ROCKLAND — The Congressional spending bill that was approved last week includes $2.1 million for the Knox County Health Clinic.

“In response to the needs for expanded physician, dental and mental health services, the Knox Clinic seeks to become a Federally Qualified Health Center. In collaboration with and at the behest of the Town of Thomaston, the clinic will relocate from its current borrowed space in Rockland to new space in Thomaston. Concurrent with that move, the clinic will increase the size of its medical staff, increase its dental capacity, and increase its mental health counseling services. This will require new construction and new personnel,” a news release issued Friday, Dec. 23 by U.S. Sen. Angus King, independent of Maine, stated.

The possible site in Thomaston is the former state prison property known as the Thomaston Green.

“From food banks and hospitals to job training programs and infrastructure upgrades, Maine’s 2023 Congressionally-Directed Spending supports important projects across the state that will improve the lives of Maine people and invest in the future of our communities. These historic investments are going directly to the local organizations who need them the most and can effectively provide economic opportunities, personal enrichment, and other vital public services,” Sen. King stated in the news release.

The Senate and House both approved the legislation last week and President Joe Biden is expected to sign the bill into law.

The money will become available in 2023.

In July, U.S. Rep. Chellie Pingree, D-Maine, had announced that $2.1 million had been included in a proposed fiscal year 2023 budget bill. Rep. Pingree announced on Dec. 23 that the funding was included in legislation approved by Congress.

“Everyone deserves reliable, affordable access to quality health care. Founded, supported and run by its community members, the Knox Clinic embodies this ideal, giving the uninsured and underinsured critical access to quality medical, dental and mental health services,” Pingree said. “I’m thrilled I was able to secure funding for their expansion project in our Appropriations bill. As a clinic that generally relies on community donations and volunteers, this federal support will go a long way in helping the Clinic serve more Midcoast patients.”

Back in July, Knox County Health Clinic Executive Director Meredith Batley said most areas depend on Federally Qualified Health Centers for low-cost care. Knox County is the only county in Maine without an accessible center, Batley said, with the only one in Knox County being on Vinalhaven which is an hour ferry ride away.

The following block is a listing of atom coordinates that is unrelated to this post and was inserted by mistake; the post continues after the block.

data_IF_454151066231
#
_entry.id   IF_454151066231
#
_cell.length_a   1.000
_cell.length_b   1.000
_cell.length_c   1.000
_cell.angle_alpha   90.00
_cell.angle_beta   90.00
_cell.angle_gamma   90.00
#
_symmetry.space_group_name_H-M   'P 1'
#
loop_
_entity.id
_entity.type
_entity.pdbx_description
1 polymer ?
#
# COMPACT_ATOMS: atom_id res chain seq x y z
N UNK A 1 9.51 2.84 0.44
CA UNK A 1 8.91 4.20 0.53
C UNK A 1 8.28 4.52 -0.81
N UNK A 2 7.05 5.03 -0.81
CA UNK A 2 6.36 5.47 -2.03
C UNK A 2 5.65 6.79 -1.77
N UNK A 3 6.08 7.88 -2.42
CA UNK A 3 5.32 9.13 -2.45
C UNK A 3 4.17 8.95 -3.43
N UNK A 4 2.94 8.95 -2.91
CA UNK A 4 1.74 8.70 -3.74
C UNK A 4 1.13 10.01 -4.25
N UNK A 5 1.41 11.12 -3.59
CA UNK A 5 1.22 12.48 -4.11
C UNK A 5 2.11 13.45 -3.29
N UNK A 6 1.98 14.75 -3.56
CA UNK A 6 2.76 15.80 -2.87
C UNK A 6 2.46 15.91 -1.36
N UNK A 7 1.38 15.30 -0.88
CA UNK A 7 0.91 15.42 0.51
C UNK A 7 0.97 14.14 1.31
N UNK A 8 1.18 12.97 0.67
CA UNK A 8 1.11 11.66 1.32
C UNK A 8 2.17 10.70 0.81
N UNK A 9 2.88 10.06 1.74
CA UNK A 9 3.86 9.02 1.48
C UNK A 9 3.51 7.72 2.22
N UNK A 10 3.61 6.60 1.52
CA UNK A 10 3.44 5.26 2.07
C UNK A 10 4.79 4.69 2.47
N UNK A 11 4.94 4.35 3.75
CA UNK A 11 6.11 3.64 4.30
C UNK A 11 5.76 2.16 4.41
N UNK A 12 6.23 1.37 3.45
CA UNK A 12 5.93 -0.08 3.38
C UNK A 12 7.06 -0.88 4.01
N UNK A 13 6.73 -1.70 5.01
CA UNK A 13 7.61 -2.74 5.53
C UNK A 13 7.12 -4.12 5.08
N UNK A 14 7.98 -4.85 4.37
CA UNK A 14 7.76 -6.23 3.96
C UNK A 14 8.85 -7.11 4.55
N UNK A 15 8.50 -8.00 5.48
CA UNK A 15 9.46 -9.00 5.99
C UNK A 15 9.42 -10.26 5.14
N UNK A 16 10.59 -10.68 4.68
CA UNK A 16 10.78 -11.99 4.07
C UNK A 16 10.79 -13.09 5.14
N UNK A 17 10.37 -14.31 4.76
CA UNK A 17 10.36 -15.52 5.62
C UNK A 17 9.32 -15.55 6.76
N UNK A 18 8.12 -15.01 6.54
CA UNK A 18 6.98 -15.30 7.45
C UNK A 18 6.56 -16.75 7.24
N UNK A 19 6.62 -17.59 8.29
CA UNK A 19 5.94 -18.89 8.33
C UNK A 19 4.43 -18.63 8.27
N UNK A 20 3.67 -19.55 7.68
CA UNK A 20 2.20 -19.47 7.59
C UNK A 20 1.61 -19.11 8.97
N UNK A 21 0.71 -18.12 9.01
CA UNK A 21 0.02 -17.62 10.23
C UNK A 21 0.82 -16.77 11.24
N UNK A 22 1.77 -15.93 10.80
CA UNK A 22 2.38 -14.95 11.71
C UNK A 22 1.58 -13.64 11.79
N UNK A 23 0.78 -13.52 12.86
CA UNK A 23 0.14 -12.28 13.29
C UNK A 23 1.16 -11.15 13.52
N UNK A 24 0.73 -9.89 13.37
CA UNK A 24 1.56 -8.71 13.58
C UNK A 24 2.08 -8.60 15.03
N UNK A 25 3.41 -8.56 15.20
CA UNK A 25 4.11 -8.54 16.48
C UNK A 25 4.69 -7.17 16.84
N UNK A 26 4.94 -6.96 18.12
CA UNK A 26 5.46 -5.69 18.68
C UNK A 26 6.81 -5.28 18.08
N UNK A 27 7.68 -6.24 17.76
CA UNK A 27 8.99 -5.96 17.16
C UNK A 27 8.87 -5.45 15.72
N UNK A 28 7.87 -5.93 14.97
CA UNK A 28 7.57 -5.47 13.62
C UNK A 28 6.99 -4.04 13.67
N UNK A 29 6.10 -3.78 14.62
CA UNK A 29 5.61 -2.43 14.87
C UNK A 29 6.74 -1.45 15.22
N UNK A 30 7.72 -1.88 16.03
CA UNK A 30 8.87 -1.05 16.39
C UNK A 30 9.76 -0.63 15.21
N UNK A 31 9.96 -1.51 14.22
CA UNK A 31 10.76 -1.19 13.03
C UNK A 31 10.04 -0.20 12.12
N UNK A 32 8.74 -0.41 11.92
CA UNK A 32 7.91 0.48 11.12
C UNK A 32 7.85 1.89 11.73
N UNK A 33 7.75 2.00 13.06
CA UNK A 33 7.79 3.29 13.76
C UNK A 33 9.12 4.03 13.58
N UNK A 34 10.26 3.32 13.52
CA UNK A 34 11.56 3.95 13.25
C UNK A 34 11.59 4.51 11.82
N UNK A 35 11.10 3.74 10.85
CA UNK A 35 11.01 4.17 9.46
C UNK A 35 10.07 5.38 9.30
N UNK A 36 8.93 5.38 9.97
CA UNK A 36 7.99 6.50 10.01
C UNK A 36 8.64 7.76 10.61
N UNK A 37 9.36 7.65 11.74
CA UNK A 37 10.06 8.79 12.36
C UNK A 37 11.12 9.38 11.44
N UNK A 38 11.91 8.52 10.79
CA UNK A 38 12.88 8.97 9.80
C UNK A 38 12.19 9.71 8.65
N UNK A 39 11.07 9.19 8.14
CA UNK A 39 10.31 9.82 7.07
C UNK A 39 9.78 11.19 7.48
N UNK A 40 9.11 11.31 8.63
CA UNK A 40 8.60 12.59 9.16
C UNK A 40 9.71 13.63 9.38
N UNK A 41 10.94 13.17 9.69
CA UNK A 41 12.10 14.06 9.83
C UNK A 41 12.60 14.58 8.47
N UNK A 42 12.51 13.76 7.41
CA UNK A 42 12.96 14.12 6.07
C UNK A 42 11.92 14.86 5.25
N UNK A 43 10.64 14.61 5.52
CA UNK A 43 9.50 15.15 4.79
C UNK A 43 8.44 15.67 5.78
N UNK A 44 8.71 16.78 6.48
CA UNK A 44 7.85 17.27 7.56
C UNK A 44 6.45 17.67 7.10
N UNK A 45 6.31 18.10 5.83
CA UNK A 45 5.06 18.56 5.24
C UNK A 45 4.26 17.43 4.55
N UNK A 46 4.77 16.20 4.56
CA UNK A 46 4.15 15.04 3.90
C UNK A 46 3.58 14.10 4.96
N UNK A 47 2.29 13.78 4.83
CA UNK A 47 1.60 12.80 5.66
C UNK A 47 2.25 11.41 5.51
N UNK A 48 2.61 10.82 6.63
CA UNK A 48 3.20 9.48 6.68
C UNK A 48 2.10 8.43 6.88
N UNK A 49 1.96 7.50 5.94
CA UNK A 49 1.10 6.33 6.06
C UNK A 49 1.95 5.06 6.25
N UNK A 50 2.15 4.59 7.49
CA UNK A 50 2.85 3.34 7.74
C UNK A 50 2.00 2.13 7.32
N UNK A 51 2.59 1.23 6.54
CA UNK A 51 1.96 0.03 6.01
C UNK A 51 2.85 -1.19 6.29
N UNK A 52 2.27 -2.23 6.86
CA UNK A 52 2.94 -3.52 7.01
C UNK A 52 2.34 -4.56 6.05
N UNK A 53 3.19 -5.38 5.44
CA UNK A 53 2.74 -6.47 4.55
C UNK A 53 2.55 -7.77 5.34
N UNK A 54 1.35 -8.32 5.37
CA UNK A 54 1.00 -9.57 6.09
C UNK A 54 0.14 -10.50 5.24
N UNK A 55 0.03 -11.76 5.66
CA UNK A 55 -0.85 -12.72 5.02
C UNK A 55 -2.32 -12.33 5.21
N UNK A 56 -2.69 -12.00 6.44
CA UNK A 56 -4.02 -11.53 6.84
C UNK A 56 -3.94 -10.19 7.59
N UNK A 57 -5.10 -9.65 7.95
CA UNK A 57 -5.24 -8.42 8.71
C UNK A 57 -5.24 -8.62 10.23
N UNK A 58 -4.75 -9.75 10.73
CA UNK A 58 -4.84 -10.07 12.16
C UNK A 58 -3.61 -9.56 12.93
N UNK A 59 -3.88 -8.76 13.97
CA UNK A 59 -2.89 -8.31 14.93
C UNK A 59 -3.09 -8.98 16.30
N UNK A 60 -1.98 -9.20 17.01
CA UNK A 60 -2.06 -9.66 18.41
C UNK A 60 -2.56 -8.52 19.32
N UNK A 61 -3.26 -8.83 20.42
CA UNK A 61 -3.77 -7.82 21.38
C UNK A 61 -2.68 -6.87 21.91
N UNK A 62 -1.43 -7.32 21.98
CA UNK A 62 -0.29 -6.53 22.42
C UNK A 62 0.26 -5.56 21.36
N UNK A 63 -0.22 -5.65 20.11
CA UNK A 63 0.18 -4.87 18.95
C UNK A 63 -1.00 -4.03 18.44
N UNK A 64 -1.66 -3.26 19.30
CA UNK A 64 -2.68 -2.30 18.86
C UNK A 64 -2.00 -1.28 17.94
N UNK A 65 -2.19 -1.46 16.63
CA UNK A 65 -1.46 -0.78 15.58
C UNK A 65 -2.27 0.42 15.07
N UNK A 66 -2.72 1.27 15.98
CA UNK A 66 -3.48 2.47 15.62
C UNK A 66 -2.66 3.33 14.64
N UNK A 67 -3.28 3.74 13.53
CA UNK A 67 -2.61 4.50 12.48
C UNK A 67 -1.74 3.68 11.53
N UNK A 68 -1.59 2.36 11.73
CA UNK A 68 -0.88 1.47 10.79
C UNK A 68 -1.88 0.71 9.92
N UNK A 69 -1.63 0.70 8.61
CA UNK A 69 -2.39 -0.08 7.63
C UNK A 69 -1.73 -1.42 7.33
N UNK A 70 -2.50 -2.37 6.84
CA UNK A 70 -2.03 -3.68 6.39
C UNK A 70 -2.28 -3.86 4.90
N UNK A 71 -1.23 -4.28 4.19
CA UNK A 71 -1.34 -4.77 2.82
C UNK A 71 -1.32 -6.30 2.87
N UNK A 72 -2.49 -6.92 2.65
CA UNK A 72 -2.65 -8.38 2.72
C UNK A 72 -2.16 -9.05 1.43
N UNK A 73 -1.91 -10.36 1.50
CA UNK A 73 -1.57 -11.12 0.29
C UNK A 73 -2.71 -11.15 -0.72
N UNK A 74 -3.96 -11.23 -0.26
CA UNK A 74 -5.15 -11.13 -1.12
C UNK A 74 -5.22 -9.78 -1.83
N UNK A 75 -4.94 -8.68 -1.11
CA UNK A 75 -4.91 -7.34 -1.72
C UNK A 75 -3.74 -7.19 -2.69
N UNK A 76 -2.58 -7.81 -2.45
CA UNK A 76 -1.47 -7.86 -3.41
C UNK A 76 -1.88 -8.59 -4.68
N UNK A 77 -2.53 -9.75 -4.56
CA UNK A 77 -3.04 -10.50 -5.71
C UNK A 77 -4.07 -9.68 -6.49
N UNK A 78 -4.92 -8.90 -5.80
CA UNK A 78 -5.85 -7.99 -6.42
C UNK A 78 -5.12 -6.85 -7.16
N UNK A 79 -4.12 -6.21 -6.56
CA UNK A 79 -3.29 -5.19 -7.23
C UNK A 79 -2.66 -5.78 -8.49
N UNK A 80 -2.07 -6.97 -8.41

“We are very excited about the potential,” Batley said. “While our services are essential, our current capacity is only a ‘band aid,’ falling short of meeting the region’s needs. Our current population is primarily the uninsured, served by a small team of staff and volunteers. An FQHC center will provide medical, dental, mental health and wellness care to everyone. It will take private insurance, Medicare, MaineCare and it will have a sliding scale if you have a high deductible or are paying out of pocket.”

She noted then that there were many steps still to go over the next year, including feasibility studies, site evaluation, architectural and engineering analyses, community approval, and federal approval of a health center application.

She stressed that the clinic still depend entirely on the generosity of its local grassroots neighbors to provide for the current operating budget and essential services.

The Knox County Health Clinic, located at 22 White St., was founded in June 1999 by Dr. Paul and Jeannie Klainer. With significant community support, the clinic provides primary medical care to the working people of Knox County who cannot afford their own health insurance and do not qualify for Medicaid, Medicare or other programs, the clinic states on its website.

A dental program was added in April 2001 that serves patients without insurance and those on Medicaid, as there are no dentists in the region accepting Medicaid. In 2003, the clinic began assisting patients in obtaining free medications through a Prescription Assistance Program. In 2008, the clinic expanded its services to include mental health and wellness services.

More than 100 volunteers provide approximately 700 dental visits, 750 mental health and wellness visits, 800 medical visits, and $1.8 million worth of free medication to the community every year.